MIT offers students new program to research AI for the Air Force

Expertise and resources from both organizations will aspire to drive "fundamental advancements" in the field.
MIT student at laptop
(MIT Image Library / Flickr)

MIT, in partnership with the U.S. Air Force, has launched a program designed to make “fundamental advancements” in artificial intelligence technology, the organizations announced Monday.

The program, known as the MIT-Air Force AI Accelerator, will help improve Air Force operations and give students at MIT an opportunity to gain meaningful experience in the emerging field of AI.

“Many students will be involved in this research,” Daniela Rus, an MIT professor involved with the program, told EdScoop. “This will be beneficial for advancing basic science and also for training a new generation of AI researchers.”

The collaboration will leverage the expertise and resources of both organizations to advance AI research in fields such as disaster relief, medical preparedness, data management, vehicle safety and cyber resilience, said Maria Zuber, MIT’s vice president of research.


The Air Force said it plans to invest approximately $15 million per year to support the project and MIT has said it will form several interdisciplinary teams of researchers, faculty, students and Air Force members to work on at least 10 AI-related projects.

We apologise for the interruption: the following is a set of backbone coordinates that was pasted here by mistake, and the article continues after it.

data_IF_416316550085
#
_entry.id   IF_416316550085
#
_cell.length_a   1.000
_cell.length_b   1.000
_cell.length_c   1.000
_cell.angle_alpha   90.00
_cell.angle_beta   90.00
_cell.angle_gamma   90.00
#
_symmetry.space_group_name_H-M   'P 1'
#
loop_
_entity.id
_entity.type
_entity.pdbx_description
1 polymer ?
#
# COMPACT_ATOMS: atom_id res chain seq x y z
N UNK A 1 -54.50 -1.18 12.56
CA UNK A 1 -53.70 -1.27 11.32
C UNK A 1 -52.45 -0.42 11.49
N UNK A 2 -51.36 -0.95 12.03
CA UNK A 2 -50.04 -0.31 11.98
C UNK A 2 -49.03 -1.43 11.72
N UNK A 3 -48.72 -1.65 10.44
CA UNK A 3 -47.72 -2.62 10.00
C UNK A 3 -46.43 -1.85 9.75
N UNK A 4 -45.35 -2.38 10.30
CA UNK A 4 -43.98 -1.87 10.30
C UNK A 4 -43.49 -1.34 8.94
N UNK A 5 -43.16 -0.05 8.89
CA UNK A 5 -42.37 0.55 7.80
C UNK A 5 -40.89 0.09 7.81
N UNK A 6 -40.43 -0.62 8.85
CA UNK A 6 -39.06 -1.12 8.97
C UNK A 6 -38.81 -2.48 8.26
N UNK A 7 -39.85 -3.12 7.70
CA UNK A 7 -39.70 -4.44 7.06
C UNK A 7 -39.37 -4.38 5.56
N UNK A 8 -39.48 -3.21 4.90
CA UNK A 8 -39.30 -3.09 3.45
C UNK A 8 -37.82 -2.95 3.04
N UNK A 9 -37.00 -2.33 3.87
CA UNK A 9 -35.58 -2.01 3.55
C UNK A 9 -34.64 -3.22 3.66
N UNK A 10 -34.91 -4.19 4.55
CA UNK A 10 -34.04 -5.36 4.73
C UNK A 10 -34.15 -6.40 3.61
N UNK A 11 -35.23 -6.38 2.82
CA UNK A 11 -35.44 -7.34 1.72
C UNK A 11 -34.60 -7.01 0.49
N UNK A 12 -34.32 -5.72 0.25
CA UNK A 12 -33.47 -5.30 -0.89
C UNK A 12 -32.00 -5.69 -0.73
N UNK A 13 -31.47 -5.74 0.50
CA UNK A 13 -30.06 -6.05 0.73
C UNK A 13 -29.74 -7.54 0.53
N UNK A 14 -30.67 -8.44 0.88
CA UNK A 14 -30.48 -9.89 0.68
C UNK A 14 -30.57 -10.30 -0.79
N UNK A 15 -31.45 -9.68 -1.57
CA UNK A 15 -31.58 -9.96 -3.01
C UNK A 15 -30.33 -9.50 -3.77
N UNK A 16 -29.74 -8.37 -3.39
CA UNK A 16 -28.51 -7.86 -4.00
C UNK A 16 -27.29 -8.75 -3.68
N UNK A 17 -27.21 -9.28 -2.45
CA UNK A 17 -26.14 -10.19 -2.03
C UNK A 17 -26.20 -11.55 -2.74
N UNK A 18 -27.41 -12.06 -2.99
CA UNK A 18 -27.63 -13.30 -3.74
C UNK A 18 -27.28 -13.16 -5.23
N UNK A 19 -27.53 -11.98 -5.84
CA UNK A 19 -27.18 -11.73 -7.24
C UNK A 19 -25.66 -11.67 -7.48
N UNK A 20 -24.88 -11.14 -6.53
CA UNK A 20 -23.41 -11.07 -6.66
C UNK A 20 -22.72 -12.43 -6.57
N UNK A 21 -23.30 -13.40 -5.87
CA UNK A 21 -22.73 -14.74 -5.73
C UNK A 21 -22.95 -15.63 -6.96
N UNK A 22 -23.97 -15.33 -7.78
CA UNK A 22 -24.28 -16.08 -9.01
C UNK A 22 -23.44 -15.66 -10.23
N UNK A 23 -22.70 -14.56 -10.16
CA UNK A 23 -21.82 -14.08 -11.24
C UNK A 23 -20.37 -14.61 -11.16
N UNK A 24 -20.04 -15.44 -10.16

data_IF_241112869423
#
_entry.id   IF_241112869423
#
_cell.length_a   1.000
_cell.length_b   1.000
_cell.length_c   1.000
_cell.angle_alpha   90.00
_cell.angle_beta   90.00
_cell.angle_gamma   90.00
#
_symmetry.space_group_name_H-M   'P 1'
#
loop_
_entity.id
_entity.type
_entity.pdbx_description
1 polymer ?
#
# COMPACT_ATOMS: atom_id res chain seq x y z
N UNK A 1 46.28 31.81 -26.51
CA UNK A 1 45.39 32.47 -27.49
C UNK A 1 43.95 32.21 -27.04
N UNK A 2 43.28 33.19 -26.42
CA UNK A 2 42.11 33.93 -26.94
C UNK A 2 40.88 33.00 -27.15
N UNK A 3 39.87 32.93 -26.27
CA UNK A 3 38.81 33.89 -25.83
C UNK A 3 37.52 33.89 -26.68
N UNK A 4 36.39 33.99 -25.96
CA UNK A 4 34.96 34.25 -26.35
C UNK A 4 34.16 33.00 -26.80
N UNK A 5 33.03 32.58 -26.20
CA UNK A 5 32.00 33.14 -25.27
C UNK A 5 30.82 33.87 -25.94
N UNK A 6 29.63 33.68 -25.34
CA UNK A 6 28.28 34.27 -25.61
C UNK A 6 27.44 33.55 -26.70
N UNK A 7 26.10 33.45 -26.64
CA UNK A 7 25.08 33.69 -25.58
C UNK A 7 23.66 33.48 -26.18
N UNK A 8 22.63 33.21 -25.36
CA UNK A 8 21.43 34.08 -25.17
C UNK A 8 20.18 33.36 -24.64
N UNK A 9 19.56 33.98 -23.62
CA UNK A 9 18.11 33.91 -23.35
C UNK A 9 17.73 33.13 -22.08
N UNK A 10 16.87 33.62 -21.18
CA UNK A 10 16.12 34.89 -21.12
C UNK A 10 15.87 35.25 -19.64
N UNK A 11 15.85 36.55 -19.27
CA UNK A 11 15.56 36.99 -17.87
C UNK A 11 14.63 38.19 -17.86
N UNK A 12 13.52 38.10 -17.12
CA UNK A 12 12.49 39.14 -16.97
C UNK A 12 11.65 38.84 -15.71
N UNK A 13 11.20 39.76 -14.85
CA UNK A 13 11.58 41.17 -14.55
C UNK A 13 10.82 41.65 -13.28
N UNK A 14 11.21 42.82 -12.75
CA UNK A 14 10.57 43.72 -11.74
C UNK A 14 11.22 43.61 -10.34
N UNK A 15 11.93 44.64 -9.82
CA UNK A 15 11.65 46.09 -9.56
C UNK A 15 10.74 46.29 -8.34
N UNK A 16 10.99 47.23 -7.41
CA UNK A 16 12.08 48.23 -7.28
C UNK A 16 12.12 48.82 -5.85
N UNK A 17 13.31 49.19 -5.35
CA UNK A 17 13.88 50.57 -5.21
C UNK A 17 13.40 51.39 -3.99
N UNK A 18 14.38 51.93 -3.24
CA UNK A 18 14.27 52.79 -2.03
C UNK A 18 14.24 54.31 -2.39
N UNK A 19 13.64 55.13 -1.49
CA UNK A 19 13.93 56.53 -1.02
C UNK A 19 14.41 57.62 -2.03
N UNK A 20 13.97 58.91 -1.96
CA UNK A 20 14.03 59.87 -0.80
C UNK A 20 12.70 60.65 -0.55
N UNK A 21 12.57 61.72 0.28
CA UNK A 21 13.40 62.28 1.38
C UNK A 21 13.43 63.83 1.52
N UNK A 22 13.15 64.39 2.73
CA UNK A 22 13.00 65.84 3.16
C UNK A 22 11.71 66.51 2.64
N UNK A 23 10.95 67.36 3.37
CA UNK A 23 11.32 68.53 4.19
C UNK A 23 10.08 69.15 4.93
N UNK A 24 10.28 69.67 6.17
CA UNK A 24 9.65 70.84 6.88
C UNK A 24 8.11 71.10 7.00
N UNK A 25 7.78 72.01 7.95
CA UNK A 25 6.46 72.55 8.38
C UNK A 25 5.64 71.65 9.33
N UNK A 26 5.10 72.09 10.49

“This collaboration is very much in line with MIT’s core value of service to the nation,” Zuber said in a statement. “MIT researchers who choose to participate will bring state-of-the-art expertise in AI to advance Air Force mission areas and help train Air Force personnel in applications of AI.”

Zuber told EdScoop that MIT does not do any weapons research and none of the teams will be involved in such research through this program. Additionally, she said, only those who want to participate in the accelerator will do so.

“The AI Accelerator provides us with an opportunity to develop technologies that will be vectors for positive change in the world,” Rus said. “This new project will integrate societal implications into research from the outset.”

This latest program is indicative of a larger trend in higher education as universities show greater interest in AI, evidenced by new degree and research opportunities for students at other universities.

Betsy Foresman

Written by Betsy Foresman

Betsy Foresman was an education reporter for EdScoop from 2018 through early 2021, where she wrote about the virtues and challenges of innovative technology solutions used in higher education and K-12 spaces. Foresman also covered local government IT for StateScoop, on occasion. Foresman graduated from Texas Christian University in 2018 — go Frogs! — with a BA in journalism and psychology. During her senior year, she worked as an intern at the Center for Strategic and International Studies in Washington, D.C., and moved back to the capital after completing her degree because, like Shrek, she feels most at home in the swamp. Foresman previously worked at Scoop News Group as an editorial fellow.

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